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Cablegate: Senegal Counting On Mittal to Jump-Start the Country's

VZCZCXRO7496
PP RUEHBZ RUEHDU RUEHGI RUEHJO RUEHMA RUEHMR RUEHPA RUEHRN RUEHTRO
DE RUEHDK #0227/01 0571545
ZNR UUUUU ZZH
P 261545Z FEB 08
FM AMEMBASSY DAKAR
TO RUEHC/SECSTATE WASHDC PRIORITY 0099
INFO RUEHNE/AMEMBASSY NEW DELHI PRIORITY 0071
RUCPDOC/USDOC WASHDC PRIORITY
RUEHZO/AFRICAN UNION COLLECTIVE
RUEHLMC/MCC WASHDC

UNCLAS SECTION 01 OF 02 DAKAR 000227

SIPDIS

SIPDIS
SENSITIVE

STATE FOR EB/IFD/OIA, EB/ESC/IECC, AF/EPS AND AF/W

E.O. 12958: N/A
TAGS: EMIN ECON ETRD EINV ELAB SG
SUBJECT: SENEGAL COUNTING ON MITTAL TO JUMP-START THE COUNTRY'S
MINING SECTOR

REF: 07 DAKAR 2268

DAKAR 00000227 001.2 OF 002


1. (U) SUMMARY: In a meeting with Econ Counselor, Mr. Birame
Diouf, Managing Director of Miferso, Senegal's mining sector
parastatal, explained details of Senegal's iron ore mining agreement
with India's ArcelorMittal, as well as the status of a lawsuit
brought by South Africa's Kumba Resources seeking compensation for
that deal. Diouf discussed the local partner requirements in
Senegal's 2007 revision of the mining code, and speculated on the
future of the sector, including the important new investments by
Australia's MDL, and likely changes at Miferso. END SUMMARY.

ARCELORMITTAL'S DEAL
--------------------
2. (SBU) According to Birame Diouf, the Managing Director of
Miferso, Senegal's mining sector counterpart parastatal,
ArcelorMittal plans to invest around USD 2.2 billion into the Faleme
site in southeastern Senegal, making it Senegal's largest ever
industrial project. Miferso projects that Mittal will extract 25
million tons of iron ore per year and create up to 10,000 jobs by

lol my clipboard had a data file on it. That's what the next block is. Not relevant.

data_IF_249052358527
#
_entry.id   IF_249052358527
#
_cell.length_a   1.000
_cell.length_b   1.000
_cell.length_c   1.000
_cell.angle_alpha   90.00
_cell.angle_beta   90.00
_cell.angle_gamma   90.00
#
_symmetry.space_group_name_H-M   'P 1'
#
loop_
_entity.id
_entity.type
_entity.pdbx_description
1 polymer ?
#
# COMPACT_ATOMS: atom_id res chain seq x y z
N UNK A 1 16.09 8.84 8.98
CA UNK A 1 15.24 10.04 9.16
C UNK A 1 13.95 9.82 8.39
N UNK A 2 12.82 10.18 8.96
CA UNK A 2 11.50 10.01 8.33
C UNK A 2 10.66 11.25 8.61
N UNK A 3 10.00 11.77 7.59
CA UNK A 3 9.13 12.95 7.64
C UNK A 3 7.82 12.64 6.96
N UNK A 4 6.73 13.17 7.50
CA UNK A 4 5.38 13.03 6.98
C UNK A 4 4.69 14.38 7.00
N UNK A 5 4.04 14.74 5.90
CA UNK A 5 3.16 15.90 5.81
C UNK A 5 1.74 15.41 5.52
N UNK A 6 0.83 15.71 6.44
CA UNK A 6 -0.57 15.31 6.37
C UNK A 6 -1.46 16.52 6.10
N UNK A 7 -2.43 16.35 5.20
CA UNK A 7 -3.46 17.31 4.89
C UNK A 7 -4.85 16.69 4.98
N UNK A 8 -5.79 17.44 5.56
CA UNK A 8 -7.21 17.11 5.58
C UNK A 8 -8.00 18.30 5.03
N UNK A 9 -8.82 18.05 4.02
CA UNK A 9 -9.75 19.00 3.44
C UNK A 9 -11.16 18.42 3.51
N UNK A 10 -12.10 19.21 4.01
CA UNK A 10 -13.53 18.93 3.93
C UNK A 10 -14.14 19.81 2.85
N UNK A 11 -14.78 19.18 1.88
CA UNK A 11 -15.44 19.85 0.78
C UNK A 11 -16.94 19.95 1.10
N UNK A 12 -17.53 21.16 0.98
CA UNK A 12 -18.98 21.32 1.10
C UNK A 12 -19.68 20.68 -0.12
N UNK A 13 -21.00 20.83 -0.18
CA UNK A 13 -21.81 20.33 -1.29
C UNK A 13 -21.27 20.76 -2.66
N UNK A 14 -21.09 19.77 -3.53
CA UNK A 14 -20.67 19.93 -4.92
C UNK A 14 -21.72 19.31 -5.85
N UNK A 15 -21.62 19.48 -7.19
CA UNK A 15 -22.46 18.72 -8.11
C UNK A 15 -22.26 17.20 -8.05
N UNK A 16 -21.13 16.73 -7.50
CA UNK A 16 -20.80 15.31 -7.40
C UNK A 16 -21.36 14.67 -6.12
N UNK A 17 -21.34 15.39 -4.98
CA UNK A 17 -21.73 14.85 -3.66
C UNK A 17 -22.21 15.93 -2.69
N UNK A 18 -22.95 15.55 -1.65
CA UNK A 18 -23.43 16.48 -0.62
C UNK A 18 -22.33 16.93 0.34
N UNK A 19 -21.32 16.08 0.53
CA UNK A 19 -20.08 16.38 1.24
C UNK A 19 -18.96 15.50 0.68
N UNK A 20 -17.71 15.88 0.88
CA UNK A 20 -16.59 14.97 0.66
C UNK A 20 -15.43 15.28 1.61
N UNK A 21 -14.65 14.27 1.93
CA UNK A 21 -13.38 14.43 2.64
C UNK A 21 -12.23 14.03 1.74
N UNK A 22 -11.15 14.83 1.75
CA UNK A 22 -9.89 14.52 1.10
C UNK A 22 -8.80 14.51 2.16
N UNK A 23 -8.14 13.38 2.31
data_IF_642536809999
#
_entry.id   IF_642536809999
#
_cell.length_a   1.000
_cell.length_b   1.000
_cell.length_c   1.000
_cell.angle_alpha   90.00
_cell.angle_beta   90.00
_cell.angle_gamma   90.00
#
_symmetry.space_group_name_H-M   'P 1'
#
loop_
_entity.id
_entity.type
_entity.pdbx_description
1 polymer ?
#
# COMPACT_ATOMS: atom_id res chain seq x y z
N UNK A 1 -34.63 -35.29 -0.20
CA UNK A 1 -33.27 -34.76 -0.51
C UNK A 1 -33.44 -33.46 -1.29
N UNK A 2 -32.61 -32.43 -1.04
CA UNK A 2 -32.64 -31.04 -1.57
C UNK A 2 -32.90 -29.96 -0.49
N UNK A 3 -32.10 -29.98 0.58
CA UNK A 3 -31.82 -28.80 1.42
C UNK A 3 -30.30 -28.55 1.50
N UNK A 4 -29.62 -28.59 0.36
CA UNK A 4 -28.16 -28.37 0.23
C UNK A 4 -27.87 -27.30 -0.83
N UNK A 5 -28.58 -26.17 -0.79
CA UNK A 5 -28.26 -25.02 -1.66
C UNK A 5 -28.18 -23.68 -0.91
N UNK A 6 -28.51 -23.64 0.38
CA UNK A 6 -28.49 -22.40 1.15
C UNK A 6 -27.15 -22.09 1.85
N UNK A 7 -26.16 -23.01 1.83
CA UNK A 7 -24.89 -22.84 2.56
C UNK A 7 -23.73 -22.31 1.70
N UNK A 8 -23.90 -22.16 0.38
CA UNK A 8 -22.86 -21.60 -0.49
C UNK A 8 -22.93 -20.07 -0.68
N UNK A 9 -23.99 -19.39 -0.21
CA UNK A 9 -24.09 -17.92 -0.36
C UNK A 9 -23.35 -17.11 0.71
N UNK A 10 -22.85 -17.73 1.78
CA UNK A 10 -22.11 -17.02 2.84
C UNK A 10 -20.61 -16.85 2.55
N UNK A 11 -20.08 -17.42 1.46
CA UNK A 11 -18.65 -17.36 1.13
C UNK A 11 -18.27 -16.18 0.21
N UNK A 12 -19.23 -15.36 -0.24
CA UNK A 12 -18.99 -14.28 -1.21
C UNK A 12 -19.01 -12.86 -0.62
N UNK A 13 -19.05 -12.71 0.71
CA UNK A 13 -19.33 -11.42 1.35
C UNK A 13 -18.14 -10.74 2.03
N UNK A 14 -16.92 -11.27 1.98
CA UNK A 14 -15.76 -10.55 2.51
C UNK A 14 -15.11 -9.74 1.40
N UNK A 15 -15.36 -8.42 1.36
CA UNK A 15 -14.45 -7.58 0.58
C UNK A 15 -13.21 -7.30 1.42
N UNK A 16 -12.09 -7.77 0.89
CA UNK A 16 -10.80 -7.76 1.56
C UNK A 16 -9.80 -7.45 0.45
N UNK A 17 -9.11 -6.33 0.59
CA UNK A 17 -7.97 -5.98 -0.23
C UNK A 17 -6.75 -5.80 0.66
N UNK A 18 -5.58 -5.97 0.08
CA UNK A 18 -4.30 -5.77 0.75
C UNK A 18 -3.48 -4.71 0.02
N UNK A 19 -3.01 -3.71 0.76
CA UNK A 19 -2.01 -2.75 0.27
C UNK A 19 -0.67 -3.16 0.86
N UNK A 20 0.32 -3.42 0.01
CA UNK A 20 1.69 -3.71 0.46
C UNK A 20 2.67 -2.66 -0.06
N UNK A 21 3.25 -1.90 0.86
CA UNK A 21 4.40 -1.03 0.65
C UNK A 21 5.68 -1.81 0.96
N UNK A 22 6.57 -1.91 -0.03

2011 when full-scale production is projected to begin. This is one
of Mittal's largest extraction projects, and the company has
committed to significant improvements in roads from the mining areas
and in the Tambacounda-Dakar rail link. In a recent television
interview with a local station, the Chinese Ambassador to Senegal
stated that Chinese firms tried to secure the rights to the Faleme
iron but had "lost out" to Mittal.

3. (SBU) In its April, 2007 agreement with the GOS, Mittal
reportedly agreed to pay five percent royalties on the extracted
ore, even though Senegal's subsequent update of its mining code
(passed in May 2007 specifically to help close the deal with Mittal)
states that private investors need only pay three percent royalty.
The company has begun detailed geologic surveys and test holes
around the Faleme site. The final assessment of the ore within the
concession will significantly impact the overall size of the
investment. If the conclusion is that the concession holds more
than a benchmark of 750 million MT, Mittal has committed to
renovating the Tambacounda-Dakar rail line to standard gage; if the
deposits are less the company will likely only improve the rail bed
for the existing narrow-gage line.

4. (SBU) Diouf explained that Mittal has also agreed to finance the
construction of a new jetty and bulk port facility at Bargny,
approximately 30 km south of Dakar. According to Diouf, the jetty
would likely extend more than 10km, and the port would have berths
for a range of ships. Mittal would also have to build significant
handling and storage facilities at the port. Diouf confirmed
previous reports that Mittal will also consider building a
steel-rolling factory at the site should the Faleme deposits meet
expectations.

KUMBA VERSUS MIFERSO
--------------------
5. (SBU) According to Diouf, in 1994 Miferso signed an agreement
with the South African mining company Kumba Resources, granting the
firm the pre-feasibility study rights to assess the iron ore
deposits in the Faleme region, with an option for Kumba to acquire
an 80 percent interest in the project. However, according to Diouf,
Kumba failed to meet certain deadlines for moving forward. Diouof
also claimed that Kumba was not willing to make the necessary
investments in infrastructure improvements, and would only agree to